How not to forgive someone

I have two usual methods I use to try to forgive people. Method 1: “Well, I guess I kind of do the same thing myself, so I can’t be too mad at them.” Method 2: “Well, it really wasn’t that bad, what they did to me.”

Well, neither of these methods actually works. With the first method, I sometimes do not have enough imagination to convince myself that I commit the same wrongs as my perpetrator. And even if I can convince myself, I don’t necessarily manage to forgive myself for those wrongs. With the second method, sometimes it really was that bad, and trying to sugarcoat it is dishonest and unhelpful.

Stuck as I was in this methodological cul-de-sac, I finally learned how you forgive someone by listening to a fellow Bible study member, whom I’ll call Alina, describe a dream she had. She had been involved in a church ministry with another parishioner who ended up taking control of the work and discrediting Alina in some way. So Alina was carried a lot of bitterness against this woman and struggle to forgive her.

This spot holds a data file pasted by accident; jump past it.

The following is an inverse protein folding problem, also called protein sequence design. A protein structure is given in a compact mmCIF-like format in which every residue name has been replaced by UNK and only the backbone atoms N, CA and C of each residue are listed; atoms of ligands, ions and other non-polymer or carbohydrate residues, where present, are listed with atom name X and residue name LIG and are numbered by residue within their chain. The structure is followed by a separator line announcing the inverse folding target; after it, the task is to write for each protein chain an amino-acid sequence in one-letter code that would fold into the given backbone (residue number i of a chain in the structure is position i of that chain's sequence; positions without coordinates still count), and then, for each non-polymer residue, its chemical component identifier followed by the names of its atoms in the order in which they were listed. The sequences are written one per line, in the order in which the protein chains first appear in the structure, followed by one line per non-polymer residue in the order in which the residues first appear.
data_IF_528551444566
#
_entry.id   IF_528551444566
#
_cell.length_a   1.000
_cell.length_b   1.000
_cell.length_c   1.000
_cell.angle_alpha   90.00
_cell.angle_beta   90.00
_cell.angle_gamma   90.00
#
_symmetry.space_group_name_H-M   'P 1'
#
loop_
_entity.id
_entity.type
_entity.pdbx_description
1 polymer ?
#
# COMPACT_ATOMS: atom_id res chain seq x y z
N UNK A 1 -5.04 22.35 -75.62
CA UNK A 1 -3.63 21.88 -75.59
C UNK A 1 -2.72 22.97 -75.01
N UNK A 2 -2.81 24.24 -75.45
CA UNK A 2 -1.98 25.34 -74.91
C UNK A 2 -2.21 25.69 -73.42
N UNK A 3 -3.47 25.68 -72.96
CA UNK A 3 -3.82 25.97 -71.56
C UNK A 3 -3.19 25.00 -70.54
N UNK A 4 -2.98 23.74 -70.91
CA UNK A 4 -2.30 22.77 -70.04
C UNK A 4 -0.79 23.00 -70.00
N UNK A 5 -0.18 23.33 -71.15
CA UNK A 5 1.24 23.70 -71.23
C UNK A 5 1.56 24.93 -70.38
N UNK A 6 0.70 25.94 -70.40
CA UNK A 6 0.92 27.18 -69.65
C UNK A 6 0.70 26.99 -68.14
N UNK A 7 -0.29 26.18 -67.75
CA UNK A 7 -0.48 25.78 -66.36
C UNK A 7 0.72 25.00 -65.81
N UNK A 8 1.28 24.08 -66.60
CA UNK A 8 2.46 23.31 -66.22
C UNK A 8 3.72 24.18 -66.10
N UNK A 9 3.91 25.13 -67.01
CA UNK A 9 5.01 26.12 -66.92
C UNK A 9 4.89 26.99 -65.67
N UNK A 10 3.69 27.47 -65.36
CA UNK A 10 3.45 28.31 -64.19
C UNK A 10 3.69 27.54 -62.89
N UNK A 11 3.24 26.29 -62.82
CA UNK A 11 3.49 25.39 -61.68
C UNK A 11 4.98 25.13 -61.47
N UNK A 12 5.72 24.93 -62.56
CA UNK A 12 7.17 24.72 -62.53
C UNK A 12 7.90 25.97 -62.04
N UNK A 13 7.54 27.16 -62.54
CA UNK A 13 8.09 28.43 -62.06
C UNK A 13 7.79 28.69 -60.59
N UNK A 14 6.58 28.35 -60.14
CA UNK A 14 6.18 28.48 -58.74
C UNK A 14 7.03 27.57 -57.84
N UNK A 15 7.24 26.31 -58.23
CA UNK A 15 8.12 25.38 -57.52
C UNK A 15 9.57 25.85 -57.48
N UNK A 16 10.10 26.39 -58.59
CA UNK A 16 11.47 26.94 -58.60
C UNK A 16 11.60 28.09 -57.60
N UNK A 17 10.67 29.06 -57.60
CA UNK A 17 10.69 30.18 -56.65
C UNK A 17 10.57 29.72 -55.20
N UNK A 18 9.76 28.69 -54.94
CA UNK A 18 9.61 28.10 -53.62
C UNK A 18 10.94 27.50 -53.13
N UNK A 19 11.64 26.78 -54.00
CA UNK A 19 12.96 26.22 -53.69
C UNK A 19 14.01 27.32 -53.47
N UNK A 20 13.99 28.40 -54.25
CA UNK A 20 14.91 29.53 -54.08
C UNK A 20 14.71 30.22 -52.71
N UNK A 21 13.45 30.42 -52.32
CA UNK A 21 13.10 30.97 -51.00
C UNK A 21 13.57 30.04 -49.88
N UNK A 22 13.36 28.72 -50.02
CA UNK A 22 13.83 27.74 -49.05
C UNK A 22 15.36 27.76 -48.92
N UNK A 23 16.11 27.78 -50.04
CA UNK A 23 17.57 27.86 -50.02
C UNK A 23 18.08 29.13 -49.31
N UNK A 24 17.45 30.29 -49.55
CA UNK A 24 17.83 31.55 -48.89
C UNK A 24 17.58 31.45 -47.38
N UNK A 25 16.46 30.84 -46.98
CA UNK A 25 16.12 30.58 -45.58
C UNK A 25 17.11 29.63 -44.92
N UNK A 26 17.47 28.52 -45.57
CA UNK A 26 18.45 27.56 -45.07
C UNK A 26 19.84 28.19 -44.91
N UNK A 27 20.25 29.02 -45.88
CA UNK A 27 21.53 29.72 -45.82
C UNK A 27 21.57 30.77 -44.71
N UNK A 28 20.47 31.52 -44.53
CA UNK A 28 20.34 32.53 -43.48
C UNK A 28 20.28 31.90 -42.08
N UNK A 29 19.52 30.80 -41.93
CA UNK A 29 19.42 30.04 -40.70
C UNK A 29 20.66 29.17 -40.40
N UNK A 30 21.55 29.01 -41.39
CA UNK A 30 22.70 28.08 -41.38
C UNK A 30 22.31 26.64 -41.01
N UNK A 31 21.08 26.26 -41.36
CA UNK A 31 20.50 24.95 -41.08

One night, Alina dreamed that she was at church during communion. “Except this time, I was on the other side of the altar rail, serving everyone as they came up,” she told us. “Then the woman came up to receive communion.” Alina paused. “The face was glowing,” she said. “It was as if I was seeing her as God saw her.”

Yes. If–by the power of the Holy Spirit–we can step back from our bias against those who wrong us, if we can wriggle free from our fury against them for a moment, perhaps God will give us a glimpse of the “everlasting splendors” that they are, as C.S. Lewis says. Perhaps we will realize that it’s not as if their sins against us don’t matter, but what matters more is that they are bearers of the divine image. Because of this, they are worthy of His love and forgiveness, just as they are worthy of ours.

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